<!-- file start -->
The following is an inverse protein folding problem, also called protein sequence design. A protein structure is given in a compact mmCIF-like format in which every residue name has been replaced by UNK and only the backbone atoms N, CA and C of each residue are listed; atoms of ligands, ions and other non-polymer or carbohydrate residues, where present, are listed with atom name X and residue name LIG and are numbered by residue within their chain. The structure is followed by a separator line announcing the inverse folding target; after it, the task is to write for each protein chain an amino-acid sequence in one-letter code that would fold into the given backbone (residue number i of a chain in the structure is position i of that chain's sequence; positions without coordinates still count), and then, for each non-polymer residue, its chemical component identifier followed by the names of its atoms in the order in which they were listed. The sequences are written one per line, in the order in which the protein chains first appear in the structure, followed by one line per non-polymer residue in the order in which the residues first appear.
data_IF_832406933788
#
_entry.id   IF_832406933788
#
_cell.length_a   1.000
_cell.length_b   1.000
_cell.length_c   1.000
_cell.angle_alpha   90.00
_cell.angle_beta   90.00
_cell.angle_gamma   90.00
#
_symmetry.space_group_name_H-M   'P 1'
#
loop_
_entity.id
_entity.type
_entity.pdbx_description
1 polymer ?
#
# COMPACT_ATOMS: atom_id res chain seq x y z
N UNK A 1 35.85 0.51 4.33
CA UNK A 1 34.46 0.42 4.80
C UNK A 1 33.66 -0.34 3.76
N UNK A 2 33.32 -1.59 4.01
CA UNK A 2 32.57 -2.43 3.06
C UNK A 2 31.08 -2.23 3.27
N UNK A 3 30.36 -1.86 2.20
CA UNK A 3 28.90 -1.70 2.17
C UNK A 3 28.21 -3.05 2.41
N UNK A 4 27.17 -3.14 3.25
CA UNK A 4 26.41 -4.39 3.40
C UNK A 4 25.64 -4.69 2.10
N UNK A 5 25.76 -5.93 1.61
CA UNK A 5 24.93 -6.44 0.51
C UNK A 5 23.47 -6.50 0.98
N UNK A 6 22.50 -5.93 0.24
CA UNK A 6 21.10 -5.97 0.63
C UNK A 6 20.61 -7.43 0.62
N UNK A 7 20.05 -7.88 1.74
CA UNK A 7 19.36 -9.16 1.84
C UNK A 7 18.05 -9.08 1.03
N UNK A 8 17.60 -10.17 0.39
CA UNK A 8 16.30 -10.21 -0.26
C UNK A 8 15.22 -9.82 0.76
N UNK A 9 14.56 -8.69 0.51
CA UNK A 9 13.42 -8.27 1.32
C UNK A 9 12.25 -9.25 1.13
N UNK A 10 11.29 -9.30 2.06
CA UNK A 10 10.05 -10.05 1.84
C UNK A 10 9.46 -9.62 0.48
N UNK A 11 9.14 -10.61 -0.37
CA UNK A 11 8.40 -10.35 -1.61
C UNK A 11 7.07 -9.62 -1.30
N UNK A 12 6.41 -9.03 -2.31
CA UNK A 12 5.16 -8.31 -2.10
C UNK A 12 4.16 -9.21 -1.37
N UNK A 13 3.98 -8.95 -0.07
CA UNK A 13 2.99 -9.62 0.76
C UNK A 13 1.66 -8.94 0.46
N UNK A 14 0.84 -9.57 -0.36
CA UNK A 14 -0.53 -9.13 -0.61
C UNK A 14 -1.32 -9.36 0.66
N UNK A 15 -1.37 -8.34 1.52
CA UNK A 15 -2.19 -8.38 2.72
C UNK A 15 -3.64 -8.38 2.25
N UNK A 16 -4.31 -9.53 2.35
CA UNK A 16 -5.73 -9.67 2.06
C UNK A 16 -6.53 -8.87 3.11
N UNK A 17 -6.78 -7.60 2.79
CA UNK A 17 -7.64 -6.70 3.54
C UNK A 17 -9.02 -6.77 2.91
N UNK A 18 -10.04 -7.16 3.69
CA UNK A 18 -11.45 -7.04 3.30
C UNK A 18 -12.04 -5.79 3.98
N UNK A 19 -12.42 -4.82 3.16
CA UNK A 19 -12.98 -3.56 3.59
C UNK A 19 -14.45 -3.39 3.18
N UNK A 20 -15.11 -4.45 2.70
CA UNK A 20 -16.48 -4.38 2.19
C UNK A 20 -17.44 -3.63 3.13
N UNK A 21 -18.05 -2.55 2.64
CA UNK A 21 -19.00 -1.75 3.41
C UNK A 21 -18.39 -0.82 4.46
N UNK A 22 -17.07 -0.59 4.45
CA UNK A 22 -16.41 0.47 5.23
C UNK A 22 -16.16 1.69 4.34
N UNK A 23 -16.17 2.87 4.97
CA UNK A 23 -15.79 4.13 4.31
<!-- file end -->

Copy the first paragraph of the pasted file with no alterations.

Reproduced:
The following is an inverse protein folding problem, also called protein sequence design. A protein structure is given in a compact mmCIF-like format in which every residue name has been replaced by UNK and only the backbone atoms N, CA and C of each residue are listed; atoms of ligands, ions and other non-polymer or carbohydrate residues, where present, are listed with atom name X and residue name LIG and are numbered by residue within their chain. The structure is followed by a separator line announcing the inverse folding target; after it, the task is to write for each protein chain an amino-acid sequence in one-letter code that would fold into the given backbone (residue number i of a chain in the structure is position i of that chain's sequence; positions without coordinates still count), and then, for each non-polymer residue, its chemical component identifier followed by the names of its atoms in the order in which they were listed. The sequences are written one per line, in the order in which the protein chains first appear in the structure, followed by one line per non-polymer residue in the order in which the residues first appear.